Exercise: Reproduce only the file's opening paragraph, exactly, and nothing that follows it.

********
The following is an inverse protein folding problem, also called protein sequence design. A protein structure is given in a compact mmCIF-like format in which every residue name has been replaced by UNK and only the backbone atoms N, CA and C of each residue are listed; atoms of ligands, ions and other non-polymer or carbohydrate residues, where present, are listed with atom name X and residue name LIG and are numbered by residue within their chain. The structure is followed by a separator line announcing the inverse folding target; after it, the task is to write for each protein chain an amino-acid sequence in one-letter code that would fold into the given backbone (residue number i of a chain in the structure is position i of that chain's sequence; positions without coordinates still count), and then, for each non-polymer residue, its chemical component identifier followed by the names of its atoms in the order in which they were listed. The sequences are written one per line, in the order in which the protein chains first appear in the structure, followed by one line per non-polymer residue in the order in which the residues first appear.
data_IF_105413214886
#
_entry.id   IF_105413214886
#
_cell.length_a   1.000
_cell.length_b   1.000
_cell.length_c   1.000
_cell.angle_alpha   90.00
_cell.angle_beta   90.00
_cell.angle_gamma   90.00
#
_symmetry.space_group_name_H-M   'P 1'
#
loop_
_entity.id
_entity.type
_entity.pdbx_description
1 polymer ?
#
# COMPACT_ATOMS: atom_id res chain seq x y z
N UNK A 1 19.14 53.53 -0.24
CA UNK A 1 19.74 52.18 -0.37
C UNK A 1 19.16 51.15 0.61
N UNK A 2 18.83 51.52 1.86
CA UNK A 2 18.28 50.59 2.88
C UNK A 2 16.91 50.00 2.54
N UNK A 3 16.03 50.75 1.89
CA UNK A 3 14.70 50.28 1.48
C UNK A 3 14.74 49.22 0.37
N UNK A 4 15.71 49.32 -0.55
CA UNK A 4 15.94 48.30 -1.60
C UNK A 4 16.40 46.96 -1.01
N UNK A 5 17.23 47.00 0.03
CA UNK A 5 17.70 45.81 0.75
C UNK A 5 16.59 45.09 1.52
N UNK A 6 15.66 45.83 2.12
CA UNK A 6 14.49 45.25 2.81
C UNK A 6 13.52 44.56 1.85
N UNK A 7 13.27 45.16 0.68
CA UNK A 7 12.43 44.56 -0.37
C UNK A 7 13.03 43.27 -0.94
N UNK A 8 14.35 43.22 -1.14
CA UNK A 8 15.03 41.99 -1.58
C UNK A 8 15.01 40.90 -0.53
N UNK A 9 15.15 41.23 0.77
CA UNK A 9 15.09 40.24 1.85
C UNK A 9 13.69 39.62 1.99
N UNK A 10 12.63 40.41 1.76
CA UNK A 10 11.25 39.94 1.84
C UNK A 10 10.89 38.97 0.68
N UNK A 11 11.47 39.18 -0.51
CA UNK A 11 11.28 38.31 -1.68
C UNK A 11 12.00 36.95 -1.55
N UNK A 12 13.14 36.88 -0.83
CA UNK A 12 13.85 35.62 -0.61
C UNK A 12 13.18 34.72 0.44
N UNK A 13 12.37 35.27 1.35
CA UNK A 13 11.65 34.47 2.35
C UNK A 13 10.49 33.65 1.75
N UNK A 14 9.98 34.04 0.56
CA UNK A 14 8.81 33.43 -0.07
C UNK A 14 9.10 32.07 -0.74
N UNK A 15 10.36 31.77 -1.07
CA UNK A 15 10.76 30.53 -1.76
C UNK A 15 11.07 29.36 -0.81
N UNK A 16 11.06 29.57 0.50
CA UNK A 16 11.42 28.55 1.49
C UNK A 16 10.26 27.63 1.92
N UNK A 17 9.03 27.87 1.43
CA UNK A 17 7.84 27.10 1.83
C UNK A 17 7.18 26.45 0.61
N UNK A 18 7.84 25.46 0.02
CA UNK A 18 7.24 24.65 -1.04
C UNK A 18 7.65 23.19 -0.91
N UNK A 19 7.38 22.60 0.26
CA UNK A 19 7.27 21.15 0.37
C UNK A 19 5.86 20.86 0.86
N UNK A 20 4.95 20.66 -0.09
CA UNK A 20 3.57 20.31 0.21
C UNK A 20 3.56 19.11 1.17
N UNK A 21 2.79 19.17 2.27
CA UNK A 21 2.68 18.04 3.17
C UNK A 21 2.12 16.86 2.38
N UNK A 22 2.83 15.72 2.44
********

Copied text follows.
The following is an inverse protein folding problem, also called protein sequence design. A protein structure is given in a compact mmCIF-like format in which every residue name has been replaced by UNK and only the backbone atoms N, CA and C of each residue are listed; atoms of ligands, ions and other non-polymer or carbohydrate residues, where present, are listed with atom name X and residue name LIG and are numbered by residue within their chain. The structure is followed by a separator line announcing the inverse folding target; after it, the task is to write for each protein chain an amino-acid sequence in one-letter code that would fold into the given backbone (residue number i of a chain in the structure is position i of that chain's sequence; positions without coordinates still count), and then, for each non-polymer residue, its chemical component identifier followed by the names of its atoms in the order in which they were listed. The sequences are written one per line, in the order in which the protein chains first appear in the structure, followed by one line per non-polymer residue in the order in which the residues first appear.